X-ray image of a chameleon

All photos: Arie van ’t Riet

Seeing nature through a different lens

Arie van 't Riet's intriguing art was inspired through his work in the medical field. After a friend of his asked him to X-ray a painting — something much thinner than the human body X-rays van 't Riet was familiar with — he was inspired to move on to an even thinner object: flowers. Now, his photographs portray insects and even large animals. Rather than exposing living critters to the radiation, van 't Riet uses animals that have already died from one cause or another.

But somehow, the final compositions are vibrant with life.

The X-ray images don't start out like the bright and colorful final products. He takes a regular X-ray image, sometimes using X-rays of different frequencies, inverts it and adds new hues.

"I add color to my images to bring back some of the surface," van 't Riet said in a TEDx talk he gave in Groningen in the Netherlands. He says that he tries to combine the external surface with the inner world exposed by X-rays.

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X-ray image of pansies
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X-ray image of turtles in a pond
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X-ray image of a monkey in a tree
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X-ray image of a bouquet of wildflowers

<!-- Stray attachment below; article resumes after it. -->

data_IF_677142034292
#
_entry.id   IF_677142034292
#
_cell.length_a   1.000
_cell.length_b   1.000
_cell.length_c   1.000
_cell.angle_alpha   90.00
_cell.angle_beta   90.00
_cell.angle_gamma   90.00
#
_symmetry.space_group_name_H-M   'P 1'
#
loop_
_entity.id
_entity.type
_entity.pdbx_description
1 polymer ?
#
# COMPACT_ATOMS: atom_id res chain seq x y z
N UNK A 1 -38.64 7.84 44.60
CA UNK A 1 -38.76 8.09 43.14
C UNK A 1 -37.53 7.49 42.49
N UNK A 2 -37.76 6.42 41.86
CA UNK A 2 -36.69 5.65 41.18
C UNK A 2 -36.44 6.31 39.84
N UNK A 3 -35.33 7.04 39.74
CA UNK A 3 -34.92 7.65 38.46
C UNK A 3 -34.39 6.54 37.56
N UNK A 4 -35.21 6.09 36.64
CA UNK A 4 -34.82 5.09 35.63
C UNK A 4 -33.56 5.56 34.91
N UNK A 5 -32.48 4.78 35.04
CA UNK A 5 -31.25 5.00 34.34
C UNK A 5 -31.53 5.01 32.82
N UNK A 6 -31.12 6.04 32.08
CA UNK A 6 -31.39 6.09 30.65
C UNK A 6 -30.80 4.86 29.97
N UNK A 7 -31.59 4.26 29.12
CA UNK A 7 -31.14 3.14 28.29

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X-ray image of a frog in a pond
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X-ray image of a snake and a lizard
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X-ray image of a chicken
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X-ray image of a coot in Iris flowers

 

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X-ray image of butterfly and fauna
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X-ray image of mushrooms
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X-ray image of snake and flowers

 

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X-ray image of chameleon
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X-ray image of tulips
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